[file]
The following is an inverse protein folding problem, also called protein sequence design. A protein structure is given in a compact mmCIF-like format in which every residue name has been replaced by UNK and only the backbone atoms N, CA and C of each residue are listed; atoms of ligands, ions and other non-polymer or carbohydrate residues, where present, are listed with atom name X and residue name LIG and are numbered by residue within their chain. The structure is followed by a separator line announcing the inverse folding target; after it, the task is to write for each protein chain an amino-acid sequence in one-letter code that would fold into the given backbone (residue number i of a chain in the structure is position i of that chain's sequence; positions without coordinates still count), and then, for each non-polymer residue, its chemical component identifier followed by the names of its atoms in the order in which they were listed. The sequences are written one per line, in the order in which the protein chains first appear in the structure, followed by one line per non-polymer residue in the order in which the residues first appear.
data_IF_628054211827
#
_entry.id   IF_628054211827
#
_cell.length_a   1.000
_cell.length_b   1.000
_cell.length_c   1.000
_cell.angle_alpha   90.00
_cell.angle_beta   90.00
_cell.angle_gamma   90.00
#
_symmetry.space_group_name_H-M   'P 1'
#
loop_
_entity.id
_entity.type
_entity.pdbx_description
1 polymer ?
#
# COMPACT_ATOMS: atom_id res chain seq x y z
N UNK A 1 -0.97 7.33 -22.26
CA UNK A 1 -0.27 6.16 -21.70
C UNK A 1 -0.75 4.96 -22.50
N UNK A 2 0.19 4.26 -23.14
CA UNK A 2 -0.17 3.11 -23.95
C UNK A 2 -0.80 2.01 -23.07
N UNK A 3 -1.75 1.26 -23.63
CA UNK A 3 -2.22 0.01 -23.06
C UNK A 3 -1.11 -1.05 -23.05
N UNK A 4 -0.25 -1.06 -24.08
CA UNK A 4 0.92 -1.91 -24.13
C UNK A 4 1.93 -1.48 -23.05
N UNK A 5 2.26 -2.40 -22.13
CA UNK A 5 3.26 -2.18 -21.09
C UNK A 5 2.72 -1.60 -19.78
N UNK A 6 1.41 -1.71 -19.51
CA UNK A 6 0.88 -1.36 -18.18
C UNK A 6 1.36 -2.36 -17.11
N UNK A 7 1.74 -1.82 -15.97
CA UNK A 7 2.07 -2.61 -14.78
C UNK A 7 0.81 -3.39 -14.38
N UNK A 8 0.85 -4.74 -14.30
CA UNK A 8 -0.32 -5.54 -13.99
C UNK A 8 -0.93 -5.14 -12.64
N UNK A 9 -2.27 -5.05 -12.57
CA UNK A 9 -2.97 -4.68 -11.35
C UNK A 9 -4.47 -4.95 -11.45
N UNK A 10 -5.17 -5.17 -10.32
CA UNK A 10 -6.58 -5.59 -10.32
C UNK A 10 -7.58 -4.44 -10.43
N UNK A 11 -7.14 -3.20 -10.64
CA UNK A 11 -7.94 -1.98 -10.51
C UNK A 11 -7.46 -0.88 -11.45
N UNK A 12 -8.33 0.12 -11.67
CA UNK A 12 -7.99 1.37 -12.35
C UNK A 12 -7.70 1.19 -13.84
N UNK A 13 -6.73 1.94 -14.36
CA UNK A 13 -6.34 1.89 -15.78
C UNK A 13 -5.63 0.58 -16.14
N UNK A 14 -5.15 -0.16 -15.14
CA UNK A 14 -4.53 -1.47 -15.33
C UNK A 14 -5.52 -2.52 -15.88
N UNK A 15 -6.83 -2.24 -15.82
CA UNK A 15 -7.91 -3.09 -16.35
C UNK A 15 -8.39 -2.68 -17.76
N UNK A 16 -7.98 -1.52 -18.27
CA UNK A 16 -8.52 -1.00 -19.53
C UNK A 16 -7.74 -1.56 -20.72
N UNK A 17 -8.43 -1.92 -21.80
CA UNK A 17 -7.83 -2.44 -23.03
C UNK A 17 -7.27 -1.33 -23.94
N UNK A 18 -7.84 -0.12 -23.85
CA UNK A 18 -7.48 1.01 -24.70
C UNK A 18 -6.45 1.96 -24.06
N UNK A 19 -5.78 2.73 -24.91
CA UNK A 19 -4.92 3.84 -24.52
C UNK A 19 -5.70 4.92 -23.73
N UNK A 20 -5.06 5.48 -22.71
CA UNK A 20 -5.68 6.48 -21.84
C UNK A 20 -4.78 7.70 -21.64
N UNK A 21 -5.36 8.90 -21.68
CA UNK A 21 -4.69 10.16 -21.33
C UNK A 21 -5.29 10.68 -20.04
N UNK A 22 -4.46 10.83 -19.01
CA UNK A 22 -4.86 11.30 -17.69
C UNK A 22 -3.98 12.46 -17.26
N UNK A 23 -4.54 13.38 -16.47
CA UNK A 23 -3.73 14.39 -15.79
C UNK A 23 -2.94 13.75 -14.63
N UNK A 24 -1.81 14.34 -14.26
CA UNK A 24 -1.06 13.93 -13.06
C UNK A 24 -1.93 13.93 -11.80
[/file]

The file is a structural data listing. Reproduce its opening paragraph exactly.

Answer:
The following is an inverse protein folding problem, also called protein sequence design. A protein structure is given in a compact mmCIF-like format in which every residue name has been replaced by UNK and only the backbone atoms N, CA and C of each residue are listed; atoms of ligands, ions and other non-polymer or carbohydrate residues, where present, are listed with atom name X and residue name LIG and are numbered by residue within their chain. The structure is followed by a separator line announcing the inverse folding target; after it, the task is to write for each protein chain an amino-acid sequence in one-letter code that would fold into the given backbone (residue number i of a chain in the structure is position i of that chain's sequence; positions without coordinates still count), and then, for each non-polymer residue, its chemical component identifier followed by the names of its atoms in the order in which they were listed. The sequences are written one per line, in the order in which the protein chains first appear in the structure, followed by one line per non-polymer residue in the order in which the residues first appear.